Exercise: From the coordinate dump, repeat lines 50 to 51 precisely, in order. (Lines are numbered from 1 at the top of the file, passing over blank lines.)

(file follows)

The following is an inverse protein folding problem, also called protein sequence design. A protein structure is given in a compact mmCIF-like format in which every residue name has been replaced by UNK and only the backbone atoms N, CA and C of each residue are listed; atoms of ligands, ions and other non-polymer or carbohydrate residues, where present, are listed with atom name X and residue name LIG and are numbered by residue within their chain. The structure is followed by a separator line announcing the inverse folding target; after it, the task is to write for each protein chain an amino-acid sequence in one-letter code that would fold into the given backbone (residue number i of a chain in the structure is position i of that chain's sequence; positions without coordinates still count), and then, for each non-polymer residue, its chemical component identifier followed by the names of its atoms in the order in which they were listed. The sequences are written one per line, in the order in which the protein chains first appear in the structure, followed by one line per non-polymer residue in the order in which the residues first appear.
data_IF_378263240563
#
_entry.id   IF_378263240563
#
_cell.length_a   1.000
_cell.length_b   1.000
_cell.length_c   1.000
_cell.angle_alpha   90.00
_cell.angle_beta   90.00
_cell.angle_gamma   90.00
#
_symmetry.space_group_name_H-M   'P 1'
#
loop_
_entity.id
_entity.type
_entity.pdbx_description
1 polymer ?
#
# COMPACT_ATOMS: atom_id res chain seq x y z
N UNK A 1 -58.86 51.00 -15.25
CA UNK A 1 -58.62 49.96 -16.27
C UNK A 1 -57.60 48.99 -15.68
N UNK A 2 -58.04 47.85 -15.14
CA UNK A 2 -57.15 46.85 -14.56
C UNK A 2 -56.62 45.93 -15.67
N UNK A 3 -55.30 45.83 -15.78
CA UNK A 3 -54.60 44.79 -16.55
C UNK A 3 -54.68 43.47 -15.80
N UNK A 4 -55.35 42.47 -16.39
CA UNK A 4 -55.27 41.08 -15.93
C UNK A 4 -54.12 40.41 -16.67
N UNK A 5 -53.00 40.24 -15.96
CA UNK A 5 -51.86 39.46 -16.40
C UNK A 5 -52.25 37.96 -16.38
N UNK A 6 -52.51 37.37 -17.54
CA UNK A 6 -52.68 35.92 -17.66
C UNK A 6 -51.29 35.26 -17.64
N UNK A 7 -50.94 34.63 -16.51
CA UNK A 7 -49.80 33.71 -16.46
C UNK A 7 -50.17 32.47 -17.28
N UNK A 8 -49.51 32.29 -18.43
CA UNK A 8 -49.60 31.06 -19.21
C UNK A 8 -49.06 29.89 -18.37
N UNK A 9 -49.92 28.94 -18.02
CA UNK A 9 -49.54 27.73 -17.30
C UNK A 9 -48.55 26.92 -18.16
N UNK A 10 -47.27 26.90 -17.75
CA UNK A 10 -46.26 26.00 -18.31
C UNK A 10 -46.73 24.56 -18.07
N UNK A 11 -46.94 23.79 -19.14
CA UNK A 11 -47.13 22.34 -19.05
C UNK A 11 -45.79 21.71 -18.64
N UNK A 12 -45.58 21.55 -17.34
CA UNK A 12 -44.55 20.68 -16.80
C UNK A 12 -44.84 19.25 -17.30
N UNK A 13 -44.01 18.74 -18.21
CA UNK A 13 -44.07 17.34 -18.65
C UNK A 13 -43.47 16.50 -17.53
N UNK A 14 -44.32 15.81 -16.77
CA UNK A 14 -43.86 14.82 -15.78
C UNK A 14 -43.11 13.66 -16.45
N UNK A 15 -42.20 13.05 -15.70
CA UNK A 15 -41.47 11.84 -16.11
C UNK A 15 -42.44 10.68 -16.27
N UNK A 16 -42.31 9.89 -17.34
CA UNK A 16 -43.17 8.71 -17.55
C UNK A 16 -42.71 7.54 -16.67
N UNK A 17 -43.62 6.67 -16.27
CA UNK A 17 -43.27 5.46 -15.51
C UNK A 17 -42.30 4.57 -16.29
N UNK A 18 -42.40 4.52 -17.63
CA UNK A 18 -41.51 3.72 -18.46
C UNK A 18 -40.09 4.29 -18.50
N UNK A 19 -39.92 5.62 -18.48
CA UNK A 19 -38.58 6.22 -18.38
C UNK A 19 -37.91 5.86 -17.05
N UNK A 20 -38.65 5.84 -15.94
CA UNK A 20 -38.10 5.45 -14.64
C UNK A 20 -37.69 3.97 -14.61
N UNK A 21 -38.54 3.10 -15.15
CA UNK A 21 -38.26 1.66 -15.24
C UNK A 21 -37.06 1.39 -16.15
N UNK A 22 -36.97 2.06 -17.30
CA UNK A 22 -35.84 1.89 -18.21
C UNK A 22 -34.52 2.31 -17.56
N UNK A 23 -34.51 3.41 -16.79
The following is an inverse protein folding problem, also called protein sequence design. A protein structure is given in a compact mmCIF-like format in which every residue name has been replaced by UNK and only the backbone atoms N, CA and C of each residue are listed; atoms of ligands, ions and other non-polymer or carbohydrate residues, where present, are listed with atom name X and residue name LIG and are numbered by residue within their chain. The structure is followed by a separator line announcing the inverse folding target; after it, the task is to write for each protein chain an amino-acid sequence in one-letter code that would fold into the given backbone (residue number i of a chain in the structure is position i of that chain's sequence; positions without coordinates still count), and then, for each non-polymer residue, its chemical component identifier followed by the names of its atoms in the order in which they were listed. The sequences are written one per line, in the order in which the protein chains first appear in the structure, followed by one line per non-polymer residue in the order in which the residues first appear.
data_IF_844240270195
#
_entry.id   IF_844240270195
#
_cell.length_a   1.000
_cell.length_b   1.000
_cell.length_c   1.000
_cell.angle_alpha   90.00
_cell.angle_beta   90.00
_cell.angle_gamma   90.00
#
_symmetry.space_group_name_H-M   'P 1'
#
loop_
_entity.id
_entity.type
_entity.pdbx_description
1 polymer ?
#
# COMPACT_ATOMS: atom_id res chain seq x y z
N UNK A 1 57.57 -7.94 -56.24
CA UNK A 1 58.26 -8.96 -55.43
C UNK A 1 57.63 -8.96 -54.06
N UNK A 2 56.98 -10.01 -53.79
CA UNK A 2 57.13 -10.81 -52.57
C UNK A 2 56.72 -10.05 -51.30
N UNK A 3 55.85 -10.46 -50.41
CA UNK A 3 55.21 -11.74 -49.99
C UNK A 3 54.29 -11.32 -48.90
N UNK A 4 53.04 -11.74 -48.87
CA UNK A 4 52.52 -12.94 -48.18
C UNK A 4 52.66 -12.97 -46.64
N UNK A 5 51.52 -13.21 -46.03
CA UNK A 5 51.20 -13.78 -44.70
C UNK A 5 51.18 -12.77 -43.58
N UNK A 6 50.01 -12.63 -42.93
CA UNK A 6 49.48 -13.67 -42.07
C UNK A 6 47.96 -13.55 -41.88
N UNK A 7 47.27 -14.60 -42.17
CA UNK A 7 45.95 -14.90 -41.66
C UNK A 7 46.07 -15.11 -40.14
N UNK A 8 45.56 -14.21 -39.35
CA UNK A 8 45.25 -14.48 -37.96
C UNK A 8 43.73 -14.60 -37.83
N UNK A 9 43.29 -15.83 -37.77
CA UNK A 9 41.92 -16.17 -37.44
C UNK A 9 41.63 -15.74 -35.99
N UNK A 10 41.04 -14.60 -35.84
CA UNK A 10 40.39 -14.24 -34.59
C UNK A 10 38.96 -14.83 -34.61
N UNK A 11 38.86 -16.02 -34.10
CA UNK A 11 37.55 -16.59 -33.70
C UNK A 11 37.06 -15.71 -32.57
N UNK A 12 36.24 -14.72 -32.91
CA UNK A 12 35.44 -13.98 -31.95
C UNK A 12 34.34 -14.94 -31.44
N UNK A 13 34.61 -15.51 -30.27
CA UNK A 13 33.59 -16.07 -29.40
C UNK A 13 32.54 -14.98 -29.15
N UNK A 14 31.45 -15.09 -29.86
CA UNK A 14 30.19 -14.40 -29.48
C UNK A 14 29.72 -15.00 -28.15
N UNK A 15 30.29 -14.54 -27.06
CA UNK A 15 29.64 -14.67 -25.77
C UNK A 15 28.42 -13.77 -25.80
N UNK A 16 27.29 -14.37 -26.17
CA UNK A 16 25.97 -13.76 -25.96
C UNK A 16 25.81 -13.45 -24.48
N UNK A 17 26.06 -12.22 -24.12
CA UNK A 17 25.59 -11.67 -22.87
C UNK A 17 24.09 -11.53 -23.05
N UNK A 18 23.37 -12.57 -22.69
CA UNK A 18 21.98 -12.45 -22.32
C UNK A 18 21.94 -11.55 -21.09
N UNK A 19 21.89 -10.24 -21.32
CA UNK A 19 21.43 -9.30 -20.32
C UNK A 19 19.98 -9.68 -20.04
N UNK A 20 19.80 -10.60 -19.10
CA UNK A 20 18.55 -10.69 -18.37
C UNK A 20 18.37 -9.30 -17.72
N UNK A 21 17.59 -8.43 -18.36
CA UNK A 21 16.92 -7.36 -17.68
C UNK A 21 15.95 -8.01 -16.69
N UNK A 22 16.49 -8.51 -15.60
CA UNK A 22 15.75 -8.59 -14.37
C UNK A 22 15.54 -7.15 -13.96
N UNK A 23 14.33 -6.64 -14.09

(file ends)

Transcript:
CA UNK A 10 -46.26 26.00 -18.31
C UNK A 10 -46.73 24.56 -18.07